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Fostering a Results-Only Work Environment

>>MARKETING – How we work is changing. The trends have long been shifting toward remote work, the gig economy and work-life balance. Many are finding that along with this shift, there must come a change in how work is managed.

This is the central idea of the results-only work environment (ROWE). First introduced as a management approach by Jodi Thompson and Cali Ressler, two managers who immortalized the approach in their first book Why Work Sucks and How to Fix It: The Results-Only Revolution, ROWE is exactly what the name implies: a workplace that measures success mainly by the substance and quality of the work getting done.

To manage work, not people — an important distinction for ROWE — means focusing on the what of the work, not the where and when of the people doing it. In other words, outline the goals, tasks and expectations and assign them clearly. Then the when and where no longer matter, as long as the work gets done. Whether at a desk in a cubicle for eight strictly defined hours, at a home office at 2 a.m., or from a cafe early in the morning in another time zone, the measurement of success is that the work gets done.

“Butts in seats doesn’t create good work,” Greg Watt, CEO of Watt Global Media, said in a 2019 CNN Business article. “It gives you the perception, but it doesn’t necessarily drive excellent performance.”

The results-only work environment takes flexibility to a new level and gives employees a sense of ownership and accountability, made all the more empowering by the trust their employers have in them.

As Thompson and Ressler concluded in a 2013 Forbes magazine interview: “Companies do not need to manage their people better, they need to manage the work better. So many people do not have a clue as to what constitutes measurable success — no matter where they’re working from. We’ve become complacent, believing that if people show up, put in effort, and put in their time, then that’s what good looks like.

“It’s the 21st century, we don’t need to watch people do work anymore. We need to take a big step back and ask ourselves the question, ‘Do I understand the work that needs to get done, and how to identify if that work is steering us toward achieving our measurable outcomes?’”

How to Implement ROWE

Communication. Once you have clearly outlined goals, projects, tasks and assignments, you must clearly communicate them to your team. To sustain a workplace focused on results, everyone must understand what those results are. In addition, make sure the members of your team are aware of how and when to best communicate with each other and understand the value of clearly communicating what they will need from other members of the team to accomplish their own goals. Weekly check-ins, project management software, and email can be used to maintain clarity and consistency.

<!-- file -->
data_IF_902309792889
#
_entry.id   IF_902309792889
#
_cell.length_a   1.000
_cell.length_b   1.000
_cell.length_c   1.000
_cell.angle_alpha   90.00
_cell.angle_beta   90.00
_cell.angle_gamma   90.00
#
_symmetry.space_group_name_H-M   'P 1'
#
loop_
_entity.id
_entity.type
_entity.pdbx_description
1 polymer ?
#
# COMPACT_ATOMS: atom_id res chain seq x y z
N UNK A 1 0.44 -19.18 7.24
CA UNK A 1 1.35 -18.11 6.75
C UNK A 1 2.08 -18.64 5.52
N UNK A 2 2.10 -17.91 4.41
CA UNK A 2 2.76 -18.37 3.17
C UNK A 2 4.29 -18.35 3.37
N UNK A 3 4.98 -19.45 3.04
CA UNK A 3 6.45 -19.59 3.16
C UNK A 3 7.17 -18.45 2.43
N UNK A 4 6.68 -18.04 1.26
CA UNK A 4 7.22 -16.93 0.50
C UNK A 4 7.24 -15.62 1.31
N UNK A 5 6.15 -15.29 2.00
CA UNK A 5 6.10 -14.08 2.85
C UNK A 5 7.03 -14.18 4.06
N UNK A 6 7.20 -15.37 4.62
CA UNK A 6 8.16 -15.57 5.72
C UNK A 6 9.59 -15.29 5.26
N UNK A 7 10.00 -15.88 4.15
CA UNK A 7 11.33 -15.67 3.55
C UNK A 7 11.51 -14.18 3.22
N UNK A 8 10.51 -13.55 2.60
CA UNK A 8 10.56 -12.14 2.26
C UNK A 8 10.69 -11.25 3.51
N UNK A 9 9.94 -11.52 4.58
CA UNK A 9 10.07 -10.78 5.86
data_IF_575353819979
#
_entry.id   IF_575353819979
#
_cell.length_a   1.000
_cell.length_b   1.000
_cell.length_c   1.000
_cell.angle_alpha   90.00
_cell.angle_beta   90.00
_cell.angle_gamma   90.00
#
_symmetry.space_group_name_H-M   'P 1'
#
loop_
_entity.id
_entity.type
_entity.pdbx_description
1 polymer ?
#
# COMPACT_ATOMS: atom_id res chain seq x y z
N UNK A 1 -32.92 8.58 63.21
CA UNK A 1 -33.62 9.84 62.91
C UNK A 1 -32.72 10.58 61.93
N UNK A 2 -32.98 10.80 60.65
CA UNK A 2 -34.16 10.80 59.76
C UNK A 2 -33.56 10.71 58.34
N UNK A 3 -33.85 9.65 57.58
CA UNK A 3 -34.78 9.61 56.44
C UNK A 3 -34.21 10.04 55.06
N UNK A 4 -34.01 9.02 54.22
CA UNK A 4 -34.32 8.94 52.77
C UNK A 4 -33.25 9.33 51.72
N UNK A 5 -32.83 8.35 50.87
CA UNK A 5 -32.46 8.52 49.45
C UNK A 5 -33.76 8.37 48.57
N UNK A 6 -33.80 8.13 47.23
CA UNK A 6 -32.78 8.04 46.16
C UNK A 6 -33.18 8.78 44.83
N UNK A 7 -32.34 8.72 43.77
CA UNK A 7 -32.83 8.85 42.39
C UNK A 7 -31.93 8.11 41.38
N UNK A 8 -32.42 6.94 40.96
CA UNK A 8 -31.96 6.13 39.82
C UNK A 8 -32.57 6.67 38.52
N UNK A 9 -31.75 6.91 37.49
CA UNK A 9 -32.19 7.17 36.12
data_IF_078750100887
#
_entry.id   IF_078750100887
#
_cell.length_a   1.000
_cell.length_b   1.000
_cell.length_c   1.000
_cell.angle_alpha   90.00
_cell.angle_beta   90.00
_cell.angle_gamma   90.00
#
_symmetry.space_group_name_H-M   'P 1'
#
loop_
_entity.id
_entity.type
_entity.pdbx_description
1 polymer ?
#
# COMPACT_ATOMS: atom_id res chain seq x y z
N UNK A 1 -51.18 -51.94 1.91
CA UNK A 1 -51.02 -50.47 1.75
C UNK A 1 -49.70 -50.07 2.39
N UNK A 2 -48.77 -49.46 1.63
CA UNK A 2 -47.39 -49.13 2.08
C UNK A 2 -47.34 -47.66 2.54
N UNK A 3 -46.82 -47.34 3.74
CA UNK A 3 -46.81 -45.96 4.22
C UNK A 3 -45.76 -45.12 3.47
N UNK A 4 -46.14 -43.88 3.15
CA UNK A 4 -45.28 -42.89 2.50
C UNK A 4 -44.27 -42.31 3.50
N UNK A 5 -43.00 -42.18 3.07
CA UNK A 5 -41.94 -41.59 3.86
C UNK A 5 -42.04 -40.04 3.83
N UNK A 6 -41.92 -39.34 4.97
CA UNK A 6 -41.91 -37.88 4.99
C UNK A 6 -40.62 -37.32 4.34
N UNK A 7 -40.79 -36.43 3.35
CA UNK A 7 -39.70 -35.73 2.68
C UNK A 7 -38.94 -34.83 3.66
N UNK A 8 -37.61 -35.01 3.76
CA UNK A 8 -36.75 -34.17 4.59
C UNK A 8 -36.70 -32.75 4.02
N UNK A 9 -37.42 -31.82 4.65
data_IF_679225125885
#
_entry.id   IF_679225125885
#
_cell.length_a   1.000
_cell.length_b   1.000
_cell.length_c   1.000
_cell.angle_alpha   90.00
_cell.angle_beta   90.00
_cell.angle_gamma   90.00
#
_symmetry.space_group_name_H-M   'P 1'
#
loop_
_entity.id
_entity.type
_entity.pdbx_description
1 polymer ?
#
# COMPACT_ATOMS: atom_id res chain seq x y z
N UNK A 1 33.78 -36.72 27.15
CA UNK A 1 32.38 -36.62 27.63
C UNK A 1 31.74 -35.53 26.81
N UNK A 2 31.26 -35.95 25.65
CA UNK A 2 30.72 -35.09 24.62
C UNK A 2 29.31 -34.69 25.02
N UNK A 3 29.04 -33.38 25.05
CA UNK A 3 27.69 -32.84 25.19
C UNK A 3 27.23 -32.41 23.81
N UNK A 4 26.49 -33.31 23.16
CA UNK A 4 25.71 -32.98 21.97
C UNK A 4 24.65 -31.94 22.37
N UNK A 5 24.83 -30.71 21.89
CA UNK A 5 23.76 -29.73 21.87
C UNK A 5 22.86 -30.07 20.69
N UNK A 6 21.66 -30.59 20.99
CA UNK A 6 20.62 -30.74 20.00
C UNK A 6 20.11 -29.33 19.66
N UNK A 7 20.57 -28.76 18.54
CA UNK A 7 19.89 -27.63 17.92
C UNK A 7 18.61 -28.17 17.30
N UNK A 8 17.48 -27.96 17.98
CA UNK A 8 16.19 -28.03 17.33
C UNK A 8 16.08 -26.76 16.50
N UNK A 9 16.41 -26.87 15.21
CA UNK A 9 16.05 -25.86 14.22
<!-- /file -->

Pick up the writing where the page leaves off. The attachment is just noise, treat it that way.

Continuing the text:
Measurements and metrics. After goals are defined, a way of measuring progress toward them must be defined so both employee and employer can celebrate successes and keep on track. This will be different according to your industry and the nature of the job, but it may look like weekly check-ins, clear deadlines, meeting a set quota, or using a project management software.

Trust. It can be difficult for some leaders to let go of the traditional management or work environment norms. It can feel like they are losing control. But by trusting employees to do their work as capable and motivated adults, leaders can make the work more manageable and encourage autonomy and ownership. In the words of Thompson, “What people need is to be trusted like the adults they are, with the ability to take complete control over their time. Then, and only then, will they have the opportunity to be intrinsically motivated to not only do work, but own the work — really be accountable for what they were hired to do.”

No judgment (of yourself or others). The traditional workplace defines productivity by hours spent in an office. While initially it may be hard to let go of the guilt or self-judgment that often accompanies leaving early, or taking a personal appointment in the middle of a traditional work day, try to keep in mind that all that matters is that you actually are being productive, not that you “look” productive. Extend that same attitude toward others in your workplace.

About the author

Cherise Czaban

Cherise Czaban

Cherise Czaban is the publisher of i4 Business magazine and the CEO of i4 Business LLC. She formerly served as vice president of business development for SCB Marketing, the previous publishers of i4 Business.

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